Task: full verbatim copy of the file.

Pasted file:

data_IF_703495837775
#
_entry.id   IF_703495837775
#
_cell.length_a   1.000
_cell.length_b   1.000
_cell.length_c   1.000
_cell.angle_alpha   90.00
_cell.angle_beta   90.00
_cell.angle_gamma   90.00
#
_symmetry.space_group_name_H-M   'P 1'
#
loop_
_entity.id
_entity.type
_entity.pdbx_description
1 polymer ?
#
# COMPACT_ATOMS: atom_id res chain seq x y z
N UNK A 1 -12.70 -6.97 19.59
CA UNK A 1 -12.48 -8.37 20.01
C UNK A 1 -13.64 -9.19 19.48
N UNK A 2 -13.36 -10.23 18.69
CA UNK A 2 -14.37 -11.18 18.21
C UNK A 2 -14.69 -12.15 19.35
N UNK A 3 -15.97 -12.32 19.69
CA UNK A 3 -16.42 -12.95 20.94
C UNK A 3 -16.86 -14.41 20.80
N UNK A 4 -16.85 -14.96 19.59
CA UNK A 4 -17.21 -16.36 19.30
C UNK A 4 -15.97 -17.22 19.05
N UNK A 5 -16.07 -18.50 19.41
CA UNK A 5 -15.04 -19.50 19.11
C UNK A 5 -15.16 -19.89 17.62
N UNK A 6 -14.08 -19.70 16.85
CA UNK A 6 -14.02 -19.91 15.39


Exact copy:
data_IF_703495837775
#
_entry.id   IF_703495837775
#
_cell.length_a   1.000
_cell.length_b   1.000
_cell.length_c   1.000
_cell.angle_alpha   90.00
_cell.angle_beta   90.00
_cell.angle_gamma   90.00
#
_symmetry.space_group_name_H-M   'P 1'
#
loop_
_entity.id
_entity.type
_entity.pdbx_description
1 polymer ?
#
# COMPACT_ATOMS: atom_id res chain seq x y z
N UNK A 1 -12.70 -6.97 19.59
CA UNK A 1 -12.48 -8.37 20.01
C UNK A 1 -13.64 -9.19 19.48
N UNK A 2 -13.36 -10.23 18.69
CA UNK A 2 -14.37 -11.18 18.21
C UNK A 2 -14.69 -12.15 19.35
N UNK A 3 -15.97 -12.32 19.69
CA UNK A 3 -16.42 -12.95 20.94
C UNK A 3 -16.86 -14.41 20.80
N UNK A 4 -16.85 -14.96 19.59
CA UNK A 4 -17.21 -16.36 19.30
C UNK A 4 -15.97 -17.22 19.05
N UNK A 5 -16.07 -18.50 19.41
CA UNK A 5 -15.04 -19.50 19.11
C UNK A 5 -15.16 -19.89 17.62
N UNK A 6 -14.08 -19.70 16.85
CA UNK A 6 -14.02 -19.91 15.39